Are there any risks to Democrats — and advantages to Republicans — in this new post-familial tilt? Author and New America fellow Phil Longman argues that in the long run  the  “greater fertility of conservative segments of society” could allow the palpably brain-dead GOP to inherit the country. Childless singletons may be riding high now, he writes, but as non-breeders their influence ends with their own lifespans.

To win the future, according Democratic activists and millennial chroniclers Morley Winograd and Mike Hais, Democrats must all appeal to the next generation of families. Many of today’s childless millennials are still under 30 and plan to have kids, according to Hais and Winograd’s survey research. Reflecting their own experience with divorce as children, 50% consider being a good parent their highest priority in life. A strong plurality also see themselves ending up in the suburbs.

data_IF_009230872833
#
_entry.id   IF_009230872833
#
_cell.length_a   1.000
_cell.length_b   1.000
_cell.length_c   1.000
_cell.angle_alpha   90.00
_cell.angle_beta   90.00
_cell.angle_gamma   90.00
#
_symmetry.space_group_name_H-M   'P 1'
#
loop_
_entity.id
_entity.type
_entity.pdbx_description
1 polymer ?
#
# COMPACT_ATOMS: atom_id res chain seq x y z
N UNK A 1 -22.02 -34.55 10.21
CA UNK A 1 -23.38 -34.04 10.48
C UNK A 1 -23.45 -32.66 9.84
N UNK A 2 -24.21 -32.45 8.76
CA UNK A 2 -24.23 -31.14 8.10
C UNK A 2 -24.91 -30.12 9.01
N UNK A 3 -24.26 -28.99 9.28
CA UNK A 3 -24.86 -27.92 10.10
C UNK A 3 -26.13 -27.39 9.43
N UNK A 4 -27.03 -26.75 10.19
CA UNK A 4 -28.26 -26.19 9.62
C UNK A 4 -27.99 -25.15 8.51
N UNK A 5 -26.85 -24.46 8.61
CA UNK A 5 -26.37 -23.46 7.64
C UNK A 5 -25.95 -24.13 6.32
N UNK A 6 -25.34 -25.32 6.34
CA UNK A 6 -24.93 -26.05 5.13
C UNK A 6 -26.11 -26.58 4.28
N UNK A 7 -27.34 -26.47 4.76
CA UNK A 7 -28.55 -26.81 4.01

That means Democrats could pay a big price for disdaining homemakers, the often unaesthetic chores of child-raising and particularly suburbia, because that’s precisely the place where many of today’s urban millennials will likely end up in the next decade.

To address the future millennials, Democrats don’t need to adopt the often Medievalist views of their Republican rivals. But they will have to craft a message that appeals to  a demographic that looks, at least somewhat, like the current First Family.

(Joel Kotkin is executive editor of NewGeography.com … where this piece was first posted … and is a distinguished presidential fellow in urban futures at Chapman University, and contributing editor to the City Journal in New York. He is author of The Next Hundred Million: America in 2050, released in February, 2010. Official White House Photo by Lawrence Jackson.)
-cw

Tags: Mitt Romney, Barack Obama









CityWatch
Vol 10 Issue 13
Pub: Feb 14, 2012

Share